Monthly Archives: June 2014

scenes from a weekend (playing tourist at home)

We frequently take advantage of all the great things this city has to offer – but this past weekend we really packed it in since we had family in town hang out with. We spent a good part of Saturday climbing around the City Museum. The kids and adults loved it – especially all those roof top tunnels in the sky!



We bought tickets in advance for the Arch – a good plan considering how busy the place was late Saturday afternoon. We watched the movie first, and then we headed on up to the top. I haven’t been up in years, and I had remembered it being more expensive than it really was. Adult tickets are $10 and kids tickets are $5 – not a bad ticket price for such a cool ride.


In my mind, the movie is the best part – I love watching the construction of the arch, and the filming at the top of all those men walking around not tethered to anything, makes my stomach flip as much as any roller coaster.


In between adventures, we ate at Mission Taco, Rooster, Snarf’s, Ted Drewes, Strange Donuts, and late Saturday, after our big day out, we grabbed slices at Epic Pizza. It’s not our favorite pizza in the city, but it’s pretty good, and super fast – a great spot to rewind after a long day, restock your tank, and head just a few blocks home to your beds.

We did just that. The giggles and antics from Friday night did not reoccur on Saturday night. Four heads crashed out when they hit the pillows; with another four quick to follow.

Strange Donuts


rethinking resolutions: june and july update

Now here’s a funny question. Do they also send extra large, extra bold “FAIL”?

(My sister suggested that maybe it says “TRY AGAIN”.)

(story)time: Tikki Tikki Tembo


Both my girls often get into reading ruts. Rut actually has a negative connotation, but I don’t really think this sort of nightly repetition is a bad thing. Occasionally it gets a bit predictable and tiresome for the reader, but repetition is a valuable early reading tool, particularly in texts that already have a repetitive structure. Tikki Tikki Tembo, retold by Arlene Mosel and illustrated by Blair Lent, is one of those books.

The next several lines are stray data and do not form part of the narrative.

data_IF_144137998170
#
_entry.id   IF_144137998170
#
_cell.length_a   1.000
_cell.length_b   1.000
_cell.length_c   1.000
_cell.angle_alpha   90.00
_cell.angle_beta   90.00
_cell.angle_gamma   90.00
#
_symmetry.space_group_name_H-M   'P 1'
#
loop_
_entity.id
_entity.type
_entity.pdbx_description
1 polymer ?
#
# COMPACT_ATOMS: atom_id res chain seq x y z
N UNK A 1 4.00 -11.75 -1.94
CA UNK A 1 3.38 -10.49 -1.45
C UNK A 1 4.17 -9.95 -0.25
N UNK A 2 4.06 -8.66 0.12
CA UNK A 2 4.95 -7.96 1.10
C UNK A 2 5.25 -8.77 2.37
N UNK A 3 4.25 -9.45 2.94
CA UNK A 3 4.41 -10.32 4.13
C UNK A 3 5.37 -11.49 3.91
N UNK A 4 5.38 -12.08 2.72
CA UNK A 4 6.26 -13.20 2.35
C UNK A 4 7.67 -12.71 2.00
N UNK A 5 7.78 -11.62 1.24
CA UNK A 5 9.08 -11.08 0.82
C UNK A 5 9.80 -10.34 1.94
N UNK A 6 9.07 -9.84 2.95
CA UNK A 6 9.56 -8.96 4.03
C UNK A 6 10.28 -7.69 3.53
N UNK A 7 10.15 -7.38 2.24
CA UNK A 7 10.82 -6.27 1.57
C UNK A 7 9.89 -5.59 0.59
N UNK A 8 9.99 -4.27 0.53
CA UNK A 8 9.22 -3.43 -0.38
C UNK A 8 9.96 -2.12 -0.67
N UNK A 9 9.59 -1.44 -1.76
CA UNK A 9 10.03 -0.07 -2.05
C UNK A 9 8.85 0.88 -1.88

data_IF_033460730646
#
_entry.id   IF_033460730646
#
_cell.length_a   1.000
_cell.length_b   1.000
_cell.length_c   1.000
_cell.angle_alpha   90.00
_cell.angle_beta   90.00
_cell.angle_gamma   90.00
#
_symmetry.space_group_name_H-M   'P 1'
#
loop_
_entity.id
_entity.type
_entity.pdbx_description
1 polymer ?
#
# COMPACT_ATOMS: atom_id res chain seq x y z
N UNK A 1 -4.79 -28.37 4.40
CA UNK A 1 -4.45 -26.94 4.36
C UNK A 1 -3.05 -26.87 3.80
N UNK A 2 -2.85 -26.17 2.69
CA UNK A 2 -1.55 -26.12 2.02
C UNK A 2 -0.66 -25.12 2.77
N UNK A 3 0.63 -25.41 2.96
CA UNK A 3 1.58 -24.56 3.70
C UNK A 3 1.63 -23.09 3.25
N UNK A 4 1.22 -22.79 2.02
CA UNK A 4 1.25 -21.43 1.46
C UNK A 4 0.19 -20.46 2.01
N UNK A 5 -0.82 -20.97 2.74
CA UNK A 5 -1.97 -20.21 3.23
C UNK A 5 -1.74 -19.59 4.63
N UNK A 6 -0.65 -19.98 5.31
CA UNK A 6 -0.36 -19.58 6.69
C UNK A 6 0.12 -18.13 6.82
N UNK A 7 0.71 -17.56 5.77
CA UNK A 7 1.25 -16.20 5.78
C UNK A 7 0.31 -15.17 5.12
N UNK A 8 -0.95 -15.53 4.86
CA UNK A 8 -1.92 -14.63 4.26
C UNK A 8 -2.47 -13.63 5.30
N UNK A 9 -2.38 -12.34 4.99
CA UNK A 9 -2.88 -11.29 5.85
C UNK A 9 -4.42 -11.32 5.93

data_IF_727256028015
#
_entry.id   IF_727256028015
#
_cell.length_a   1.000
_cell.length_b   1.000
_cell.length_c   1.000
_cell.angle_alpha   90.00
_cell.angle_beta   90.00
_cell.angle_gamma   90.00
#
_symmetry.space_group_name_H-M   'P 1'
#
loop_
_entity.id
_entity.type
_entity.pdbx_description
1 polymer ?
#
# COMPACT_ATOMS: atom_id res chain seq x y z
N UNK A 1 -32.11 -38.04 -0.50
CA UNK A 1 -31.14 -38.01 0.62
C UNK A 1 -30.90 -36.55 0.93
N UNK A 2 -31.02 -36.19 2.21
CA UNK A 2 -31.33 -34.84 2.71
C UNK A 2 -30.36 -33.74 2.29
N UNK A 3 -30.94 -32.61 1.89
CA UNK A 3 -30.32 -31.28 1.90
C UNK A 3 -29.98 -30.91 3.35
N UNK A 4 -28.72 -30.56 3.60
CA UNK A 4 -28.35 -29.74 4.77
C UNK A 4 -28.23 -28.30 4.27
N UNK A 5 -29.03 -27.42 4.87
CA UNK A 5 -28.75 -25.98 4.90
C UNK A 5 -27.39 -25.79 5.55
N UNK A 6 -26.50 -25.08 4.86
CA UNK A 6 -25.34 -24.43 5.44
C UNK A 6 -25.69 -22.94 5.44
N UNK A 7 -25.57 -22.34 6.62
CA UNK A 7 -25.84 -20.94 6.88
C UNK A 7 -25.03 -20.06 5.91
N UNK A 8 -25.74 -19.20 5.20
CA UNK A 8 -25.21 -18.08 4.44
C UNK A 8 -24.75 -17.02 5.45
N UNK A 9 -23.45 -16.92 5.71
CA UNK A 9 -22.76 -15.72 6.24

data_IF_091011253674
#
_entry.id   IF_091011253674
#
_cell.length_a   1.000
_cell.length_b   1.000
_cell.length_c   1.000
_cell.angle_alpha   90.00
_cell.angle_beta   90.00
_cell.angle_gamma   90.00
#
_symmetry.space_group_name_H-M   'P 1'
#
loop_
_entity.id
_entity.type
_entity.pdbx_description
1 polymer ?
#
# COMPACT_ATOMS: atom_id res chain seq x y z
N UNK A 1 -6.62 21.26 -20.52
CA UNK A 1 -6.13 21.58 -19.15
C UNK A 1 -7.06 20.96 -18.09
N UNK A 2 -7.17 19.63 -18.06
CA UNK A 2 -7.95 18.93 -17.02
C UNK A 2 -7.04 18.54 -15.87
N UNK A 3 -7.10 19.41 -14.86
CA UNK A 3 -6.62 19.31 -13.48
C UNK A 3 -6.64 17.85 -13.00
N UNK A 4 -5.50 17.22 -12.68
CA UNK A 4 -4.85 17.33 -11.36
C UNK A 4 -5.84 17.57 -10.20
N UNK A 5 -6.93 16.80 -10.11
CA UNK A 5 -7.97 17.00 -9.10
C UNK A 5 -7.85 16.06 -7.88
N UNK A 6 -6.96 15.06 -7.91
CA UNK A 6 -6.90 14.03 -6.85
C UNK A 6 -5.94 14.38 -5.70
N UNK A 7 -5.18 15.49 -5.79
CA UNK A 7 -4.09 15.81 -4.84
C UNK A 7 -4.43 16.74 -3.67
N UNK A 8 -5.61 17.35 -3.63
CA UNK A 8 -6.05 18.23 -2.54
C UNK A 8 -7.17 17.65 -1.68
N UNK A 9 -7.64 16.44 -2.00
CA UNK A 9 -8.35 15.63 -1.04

The story is based on an invented Chinese custom whereby children are named in certain ways based on their birth order. The injustice of this fable is not lost on my own little one. The mother’s first born son is named Tikki Tikki Tembo-no Sa Rembo-chari Bari Ruchi-pip Peri Pembo, which (for the story’s purpose only) means “Most Wonderful Thing in the Whole Wide World”, while the younger son has a monosyllabic name that (unjustly) means “little or nothing”. 

Like fables do, there are lessons to be learned. Each day the children play around a dangerous object (in the case of this story, a well), and despite being warned of the danger by their mother, they fall in. First the younger son takes a tumble, leaving his brother to find help from his fairly nonchalant mother, and then from an older gentleman in the village with a ladder. “Step over step over step over step” the man heads down, and “step over step over step over step” he heads back up with the little boy in his arms.

If you guessed that the young boys did not learn their lesson the first time, you’d be correct. The second slip happens with the older boy, so this time his younger brother is tasked with fetching help. Communicating the dire circumstances of a child with an extremely long name takes much more time, and as a result, precious moments are wasted in his rescue. It’s a close call, but he survives, and the ancient custom of naming firstborn children such elaborate names is revisited. Perhaps brevity (and equality) is the way to go – childhood is complicated enough without the added burden of tongue-twisting birthright issues to overcome.

Regardless of the injustice (and resulting adjustment), Tikki Tikki Tembo is always a hit with kids. It’s so much fun to conquer a difficult string of syllables (like supercalifragilisticexpialidocious), and then repeat them over and over and over again. Night after night after night. Like many things, this is how we learn, and Tikki Tikki Tembo is a good book for just that.

Perfect for kids ages three to seven, and best read aloud. Several nights in a row, if you can…

Find these titles at your favorite local independent bookstore. Happy reading!